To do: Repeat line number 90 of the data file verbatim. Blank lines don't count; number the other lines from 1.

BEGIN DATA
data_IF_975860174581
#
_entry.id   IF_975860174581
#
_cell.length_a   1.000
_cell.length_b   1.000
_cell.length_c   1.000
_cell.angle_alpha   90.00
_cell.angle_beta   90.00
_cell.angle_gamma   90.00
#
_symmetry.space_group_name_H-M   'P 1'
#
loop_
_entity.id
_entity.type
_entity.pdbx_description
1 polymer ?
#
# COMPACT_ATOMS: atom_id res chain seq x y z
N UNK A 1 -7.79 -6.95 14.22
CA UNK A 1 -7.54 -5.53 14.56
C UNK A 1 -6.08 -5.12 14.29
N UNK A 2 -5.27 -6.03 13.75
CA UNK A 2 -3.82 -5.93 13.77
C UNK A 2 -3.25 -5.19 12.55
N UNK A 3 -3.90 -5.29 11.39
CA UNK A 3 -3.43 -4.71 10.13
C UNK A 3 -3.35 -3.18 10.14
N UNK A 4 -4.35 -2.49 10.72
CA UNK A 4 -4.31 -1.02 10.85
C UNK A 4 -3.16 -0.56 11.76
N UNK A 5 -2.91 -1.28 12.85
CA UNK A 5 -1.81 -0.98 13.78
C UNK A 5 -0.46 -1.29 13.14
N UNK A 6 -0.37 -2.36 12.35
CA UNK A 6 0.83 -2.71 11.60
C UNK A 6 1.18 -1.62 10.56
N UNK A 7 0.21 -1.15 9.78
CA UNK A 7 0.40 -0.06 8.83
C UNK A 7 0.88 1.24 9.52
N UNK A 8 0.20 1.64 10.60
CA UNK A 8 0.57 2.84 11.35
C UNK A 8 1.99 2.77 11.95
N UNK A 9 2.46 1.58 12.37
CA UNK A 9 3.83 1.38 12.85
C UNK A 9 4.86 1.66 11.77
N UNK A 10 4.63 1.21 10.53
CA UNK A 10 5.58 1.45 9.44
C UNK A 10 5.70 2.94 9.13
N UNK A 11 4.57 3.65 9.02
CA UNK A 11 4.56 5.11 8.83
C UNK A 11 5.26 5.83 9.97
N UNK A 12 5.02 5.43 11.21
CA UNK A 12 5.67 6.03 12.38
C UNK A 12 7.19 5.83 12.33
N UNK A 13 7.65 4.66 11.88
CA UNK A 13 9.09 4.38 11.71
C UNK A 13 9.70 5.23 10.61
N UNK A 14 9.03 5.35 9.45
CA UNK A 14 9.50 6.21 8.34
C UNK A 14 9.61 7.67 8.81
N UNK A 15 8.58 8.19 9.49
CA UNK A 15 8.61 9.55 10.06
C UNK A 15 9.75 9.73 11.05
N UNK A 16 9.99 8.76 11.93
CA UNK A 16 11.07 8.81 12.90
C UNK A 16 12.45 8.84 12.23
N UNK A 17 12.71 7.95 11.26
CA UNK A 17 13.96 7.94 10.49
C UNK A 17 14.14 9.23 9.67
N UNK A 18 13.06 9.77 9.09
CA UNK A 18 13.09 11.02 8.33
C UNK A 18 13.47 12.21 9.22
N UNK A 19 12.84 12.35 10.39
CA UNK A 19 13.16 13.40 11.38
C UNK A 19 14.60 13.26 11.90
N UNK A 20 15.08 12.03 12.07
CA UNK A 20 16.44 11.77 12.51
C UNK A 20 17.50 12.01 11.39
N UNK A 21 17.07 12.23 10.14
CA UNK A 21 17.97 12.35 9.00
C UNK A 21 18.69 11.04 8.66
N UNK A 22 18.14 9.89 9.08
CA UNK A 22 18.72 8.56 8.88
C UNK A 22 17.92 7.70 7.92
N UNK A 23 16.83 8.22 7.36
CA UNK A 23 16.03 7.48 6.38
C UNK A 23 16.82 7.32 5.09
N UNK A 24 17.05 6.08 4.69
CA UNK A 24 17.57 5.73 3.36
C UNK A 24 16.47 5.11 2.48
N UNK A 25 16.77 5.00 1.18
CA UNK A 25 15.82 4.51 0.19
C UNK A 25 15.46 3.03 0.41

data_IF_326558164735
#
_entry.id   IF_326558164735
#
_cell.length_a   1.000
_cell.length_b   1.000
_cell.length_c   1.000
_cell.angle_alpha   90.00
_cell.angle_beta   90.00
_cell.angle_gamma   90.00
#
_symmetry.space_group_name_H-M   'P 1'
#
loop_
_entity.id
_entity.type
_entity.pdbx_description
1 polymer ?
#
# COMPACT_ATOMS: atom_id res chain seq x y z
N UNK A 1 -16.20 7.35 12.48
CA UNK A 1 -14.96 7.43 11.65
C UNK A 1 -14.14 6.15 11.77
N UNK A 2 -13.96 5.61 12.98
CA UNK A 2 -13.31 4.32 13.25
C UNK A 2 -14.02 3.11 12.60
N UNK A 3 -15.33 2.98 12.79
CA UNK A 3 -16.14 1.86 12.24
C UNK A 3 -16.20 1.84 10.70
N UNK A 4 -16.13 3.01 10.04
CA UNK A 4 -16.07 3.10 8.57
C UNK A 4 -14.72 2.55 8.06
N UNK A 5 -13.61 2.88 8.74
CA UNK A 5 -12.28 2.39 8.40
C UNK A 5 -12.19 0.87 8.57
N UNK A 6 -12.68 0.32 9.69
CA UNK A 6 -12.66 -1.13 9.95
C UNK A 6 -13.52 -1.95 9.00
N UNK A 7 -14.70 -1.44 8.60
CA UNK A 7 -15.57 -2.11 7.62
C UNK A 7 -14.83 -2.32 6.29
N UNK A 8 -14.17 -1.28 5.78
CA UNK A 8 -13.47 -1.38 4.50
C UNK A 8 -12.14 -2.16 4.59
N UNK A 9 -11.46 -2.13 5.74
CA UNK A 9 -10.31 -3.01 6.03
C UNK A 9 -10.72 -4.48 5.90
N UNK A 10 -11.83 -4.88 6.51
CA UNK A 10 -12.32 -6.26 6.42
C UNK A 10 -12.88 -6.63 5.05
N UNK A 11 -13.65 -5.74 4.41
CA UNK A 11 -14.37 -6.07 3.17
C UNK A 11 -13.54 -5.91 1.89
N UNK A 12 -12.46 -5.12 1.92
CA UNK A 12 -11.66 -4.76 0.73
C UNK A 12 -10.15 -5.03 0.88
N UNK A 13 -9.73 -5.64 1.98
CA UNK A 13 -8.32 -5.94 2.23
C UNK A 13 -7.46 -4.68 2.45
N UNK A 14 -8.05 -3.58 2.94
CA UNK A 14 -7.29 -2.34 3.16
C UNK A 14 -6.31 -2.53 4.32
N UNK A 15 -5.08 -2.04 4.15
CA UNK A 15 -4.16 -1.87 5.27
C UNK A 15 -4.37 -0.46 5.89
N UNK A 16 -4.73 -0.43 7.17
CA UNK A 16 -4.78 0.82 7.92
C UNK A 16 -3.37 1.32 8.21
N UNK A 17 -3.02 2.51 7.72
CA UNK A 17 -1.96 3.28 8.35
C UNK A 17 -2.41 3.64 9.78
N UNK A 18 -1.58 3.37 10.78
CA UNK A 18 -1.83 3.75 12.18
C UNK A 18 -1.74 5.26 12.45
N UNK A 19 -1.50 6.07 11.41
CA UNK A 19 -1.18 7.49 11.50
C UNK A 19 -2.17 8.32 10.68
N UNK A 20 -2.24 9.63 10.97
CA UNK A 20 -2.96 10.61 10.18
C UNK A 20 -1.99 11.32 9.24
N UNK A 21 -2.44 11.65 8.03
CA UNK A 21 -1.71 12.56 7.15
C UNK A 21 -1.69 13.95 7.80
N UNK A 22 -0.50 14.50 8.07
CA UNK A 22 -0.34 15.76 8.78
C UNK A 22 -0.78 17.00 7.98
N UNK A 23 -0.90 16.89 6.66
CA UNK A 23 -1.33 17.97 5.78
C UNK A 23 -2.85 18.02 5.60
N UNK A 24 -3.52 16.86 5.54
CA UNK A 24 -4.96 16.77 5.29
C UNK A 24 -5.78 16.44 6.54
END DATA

N UNK A 24 17.05 6.08 4.69